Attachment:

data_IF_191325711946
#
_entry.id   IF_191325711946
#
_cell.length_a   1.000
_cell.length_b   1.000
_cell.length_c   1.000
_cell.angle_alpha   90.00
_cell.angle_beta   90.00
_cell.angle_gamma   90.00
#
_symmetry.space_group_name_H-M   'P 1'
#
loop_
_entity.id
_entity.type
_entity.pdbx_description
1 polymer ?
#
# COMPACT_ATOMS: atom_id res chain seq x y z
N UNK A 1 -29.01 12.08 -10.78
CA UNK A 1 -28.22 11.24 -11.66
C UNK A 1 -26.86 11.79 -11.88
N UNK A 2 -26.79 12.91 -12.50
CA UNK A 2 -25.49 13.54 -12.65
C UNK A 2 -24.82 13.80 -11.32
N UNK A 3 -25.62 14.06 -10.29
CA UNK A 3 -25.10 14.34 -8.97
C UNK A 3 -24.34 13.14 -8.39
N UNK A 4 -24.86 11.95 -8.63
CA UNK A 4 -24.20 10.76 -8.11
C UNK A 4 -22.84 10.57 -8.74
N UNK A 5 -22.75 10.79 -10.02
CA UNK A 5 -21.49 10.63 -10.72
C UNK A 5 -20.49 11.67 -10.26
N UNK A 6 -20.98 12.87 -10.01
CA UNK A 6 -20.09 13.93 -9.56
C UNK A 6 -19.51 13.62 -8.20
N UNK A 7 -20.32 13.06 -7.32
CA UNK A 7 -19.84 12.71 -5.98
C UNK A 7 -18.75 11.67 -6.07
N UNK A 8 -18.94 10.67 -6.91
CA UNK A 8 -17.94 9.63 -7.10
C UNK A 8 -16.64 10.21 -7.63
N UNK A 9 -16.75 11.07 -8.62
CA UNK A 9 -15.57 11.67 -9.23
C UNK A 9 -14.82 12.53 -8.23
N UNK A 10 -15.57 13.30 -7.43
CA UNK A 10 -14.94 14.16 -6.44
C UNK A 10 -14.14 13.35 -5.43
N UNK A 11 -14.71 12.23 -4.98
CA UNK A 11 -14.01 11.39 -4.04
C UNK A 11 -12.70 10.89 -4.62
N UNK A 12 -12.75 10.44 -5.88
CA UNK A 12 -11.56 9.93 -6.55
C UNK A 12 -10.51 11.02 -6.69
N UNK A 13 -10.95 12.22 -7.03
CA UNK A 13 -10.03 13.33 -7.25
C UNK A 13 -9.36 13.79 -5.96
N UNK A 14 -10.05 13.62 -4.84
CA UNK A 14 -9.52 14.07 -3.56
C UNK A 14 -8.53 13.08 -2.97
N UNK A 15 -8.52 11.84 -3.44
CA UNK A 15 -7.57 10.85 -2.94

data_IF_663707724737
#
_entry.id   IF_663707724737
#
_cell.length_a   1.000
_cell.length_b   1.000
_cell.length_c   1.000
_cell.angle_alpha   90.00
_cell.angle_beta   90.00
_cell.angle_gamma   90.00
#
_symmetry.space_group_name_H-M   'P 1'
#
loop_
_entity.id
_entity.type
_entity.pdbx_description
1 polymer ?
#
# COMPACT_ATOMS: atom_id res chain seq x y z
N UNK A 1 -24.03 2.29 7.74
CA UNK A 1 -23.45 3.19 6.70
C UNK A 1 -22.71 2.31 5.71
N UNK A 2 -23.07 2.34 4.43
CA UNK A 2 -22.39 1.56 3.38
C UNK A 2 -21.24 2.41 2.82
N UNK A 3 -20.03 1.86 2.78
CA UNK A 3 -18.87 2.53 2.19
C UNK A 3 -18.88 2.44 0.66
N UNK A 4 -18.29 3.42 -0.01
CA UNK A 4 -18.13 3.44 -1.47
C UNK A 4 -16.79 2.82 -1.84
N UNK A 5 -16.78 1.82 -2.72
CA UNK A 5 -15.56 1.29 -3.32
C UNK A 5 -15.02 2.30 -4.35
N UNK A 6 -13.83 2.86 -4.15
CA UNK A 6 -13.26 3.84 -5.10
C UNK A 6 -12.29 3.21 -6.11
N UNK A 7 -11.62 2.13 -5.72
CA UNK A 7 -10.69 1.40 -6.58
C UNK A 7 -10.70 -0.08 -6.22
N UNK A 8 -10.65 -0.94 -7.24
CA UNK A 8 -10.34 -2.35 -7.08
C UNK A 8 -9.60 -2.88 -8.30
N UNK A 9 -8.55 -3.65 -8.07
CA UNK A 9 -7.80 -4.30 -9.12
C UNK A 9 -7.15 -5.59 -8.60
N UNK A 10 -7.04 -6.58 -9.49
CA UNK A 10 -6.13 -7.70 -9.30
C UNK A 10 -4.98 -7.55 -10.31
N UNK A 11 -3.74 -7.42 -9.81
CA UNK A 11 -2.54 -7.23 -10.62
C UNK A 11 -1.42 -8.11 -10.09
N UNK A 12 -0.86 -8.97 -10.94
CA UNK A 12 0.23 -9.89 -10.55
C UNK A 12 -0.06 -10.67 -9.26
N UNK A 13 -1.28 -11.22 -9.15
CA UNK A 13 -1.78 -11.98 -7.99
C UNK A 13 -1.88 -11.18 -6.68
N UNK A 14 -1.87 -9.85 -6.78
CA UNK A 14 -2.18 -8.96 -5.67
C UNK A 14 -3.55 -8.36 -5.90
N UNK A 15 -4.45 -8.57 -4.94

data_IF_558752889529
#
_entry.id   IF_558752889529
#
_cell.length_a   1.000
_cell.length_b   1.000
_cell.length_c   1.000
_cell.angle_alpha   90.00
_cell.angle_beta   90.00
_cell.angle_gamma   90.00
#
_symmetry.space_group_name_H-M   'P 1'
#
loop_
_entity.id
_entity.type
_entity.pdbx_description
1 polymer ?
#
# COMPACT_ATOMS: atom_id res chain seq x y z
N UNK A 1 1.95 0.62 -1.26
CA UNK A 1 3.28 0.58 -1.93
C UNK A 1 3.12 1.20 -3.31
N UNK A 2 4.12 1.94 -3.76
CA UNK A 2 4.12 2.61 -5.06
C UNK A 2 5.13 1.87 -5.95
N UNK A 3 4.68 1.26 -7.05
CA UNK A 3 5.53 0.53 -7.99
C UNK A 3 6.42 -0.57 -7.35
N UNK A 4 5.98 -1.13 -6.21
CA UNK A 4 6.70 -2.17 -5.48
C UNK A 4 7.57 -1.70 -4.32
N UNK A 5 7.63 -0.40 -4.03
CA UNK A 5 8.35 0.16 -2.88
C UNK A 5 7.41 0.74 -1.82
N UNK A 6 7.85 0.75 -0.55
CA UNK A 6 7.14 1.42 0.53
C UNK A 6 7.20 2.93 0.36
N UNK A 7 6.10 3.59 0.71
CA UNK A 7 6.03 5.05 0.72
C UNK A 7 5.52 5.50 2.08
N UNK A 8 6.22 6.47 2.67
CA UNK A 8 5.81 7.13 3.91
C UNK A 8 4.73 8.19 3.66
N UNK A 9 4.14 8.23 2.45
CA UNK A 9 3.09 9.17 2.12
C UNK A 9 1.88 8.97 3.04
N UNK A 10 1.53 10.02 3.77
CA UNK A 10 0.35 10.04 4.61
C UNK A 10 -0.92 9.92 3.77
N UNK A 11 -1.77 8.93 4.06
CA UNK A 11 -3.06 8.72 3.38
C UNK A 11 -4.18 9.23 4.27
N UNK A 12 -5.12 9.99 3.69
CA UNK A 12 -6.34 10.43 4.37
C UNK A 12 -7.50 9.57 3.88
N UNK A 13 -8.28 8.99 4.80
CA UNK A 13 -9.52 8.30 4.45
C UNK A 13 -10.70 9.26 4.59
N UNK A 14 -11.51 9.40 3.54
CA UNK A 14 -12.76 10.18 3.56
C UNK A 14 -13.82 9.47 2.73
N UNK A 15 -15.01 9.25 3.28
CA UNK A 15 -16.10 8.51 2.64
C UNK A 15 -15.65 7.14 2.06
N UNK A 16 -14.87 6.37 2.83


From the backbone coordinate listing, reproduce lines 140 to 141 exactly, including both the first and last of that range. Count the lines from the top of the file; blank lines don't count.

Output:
#
loop_